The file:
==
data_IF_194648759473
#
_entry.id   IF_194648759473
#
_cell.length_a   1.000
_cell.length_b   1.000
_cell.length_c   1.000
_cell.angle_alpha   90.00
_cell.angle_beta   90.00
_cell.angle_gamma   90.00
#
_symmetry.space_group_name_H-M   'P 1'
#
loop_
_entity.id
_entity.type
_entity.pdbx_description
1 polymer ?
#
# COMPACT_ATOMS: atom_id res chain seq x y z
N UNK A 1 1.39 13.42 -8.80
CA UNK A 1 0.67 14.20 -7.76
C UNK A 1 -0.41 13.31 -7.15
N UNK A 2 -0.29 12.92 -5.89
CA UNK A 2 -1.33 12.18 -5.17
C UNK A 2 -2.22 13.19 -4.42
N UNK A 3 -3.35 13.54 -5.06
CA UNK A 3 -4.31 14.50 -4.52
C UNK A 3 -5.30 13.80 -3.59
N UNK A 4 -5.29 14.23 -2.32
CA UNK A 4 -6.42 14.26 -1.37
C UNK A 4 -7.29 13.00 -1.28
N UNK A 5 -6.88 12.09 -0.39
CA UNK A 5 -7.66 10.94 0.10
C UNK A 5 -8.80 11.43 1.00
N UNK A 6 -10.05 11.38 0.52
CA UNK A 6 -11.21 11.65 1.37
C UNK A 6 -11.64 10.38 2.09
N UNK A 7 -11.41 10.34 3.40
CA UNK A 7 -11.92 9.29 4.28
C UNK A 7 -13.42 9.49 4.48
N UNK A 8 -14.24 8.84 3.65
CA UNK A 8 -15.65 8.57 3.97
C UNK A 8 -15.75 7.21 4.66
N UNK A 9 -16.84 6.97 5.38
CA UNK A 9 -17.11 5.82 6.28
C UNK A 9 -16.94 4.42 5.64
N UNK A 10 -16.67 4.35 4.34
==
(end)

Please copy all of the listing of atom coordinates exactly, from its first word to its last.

data_IF_194648759473
#
_entry.id   IF_194648759473
#
_cell.length_a   1.000
_cell.length_b   1.000
_cell.length_c   1.000
_cell.angle_alpha   90.00
_cell.angle_beta   90.00
_cell.angle_gamma   90.00
#
_symmetry.space_group_name_H-M   'P 1'
#
loop_
_entity.id
_entity.type
_entity.pdbx_description
1 polymer ?
#
# COMPACT_ATOMS: atom_id res chain seq x y z
N UNK A 1 1.39 13.42 -8.80
CA UNK A 1 0.67 14.20 -7.76
C UNK A 1 -0.41 13.31 -7.15
N UNK A 2 -0.29 12.92 -5.89
CA UNK A 2 -1.33 12.18 -5.17
C UNK A 2 -2.22 13.19 -4.42
N UNK A 3 -3.35 13.54 -5.06
CA UNK A 3 -4.31 14.50 -4.52
C UNK A 3 -5.30 13.80 -3.59
N UNK A 4 -5.29 14.23 -2.32
CA UNK A 4 -6.42 14.26 -1.37
C UNK A 4 -7.29 13.00 -1.28
N UNK A 5 -6.88 12.09 -0.39
CA UNK A 5 -7.66 10.94 0.10
C UNK A 5 -8.80 11.43 1.00
N UNK A 6 -10.05 11.38 0.52
CA UNK A 6 -11.21 11.65 1.37
C UNK A 6 -11.64 10.38 2.09
N UNK A 7 -11.41 10.34 3.40
CA UNK A 7 -11.92 9.29 4.28
C UNK A 7 -13.42 9.49 4.48
N UNK A 8 -14.24 8.84 3.65
CA UNK A 8 -15.65 8.57 3.97
C UNK A 8 -15.75 7.21 4.66
N UNK A 9 -16.84 6.97 5.38
CA UNK A 9 -17.11 5.82 6.28
C UNK A 9 -16.94 4.42 5.64
N UNK A 10 -16.67 4.35 4.34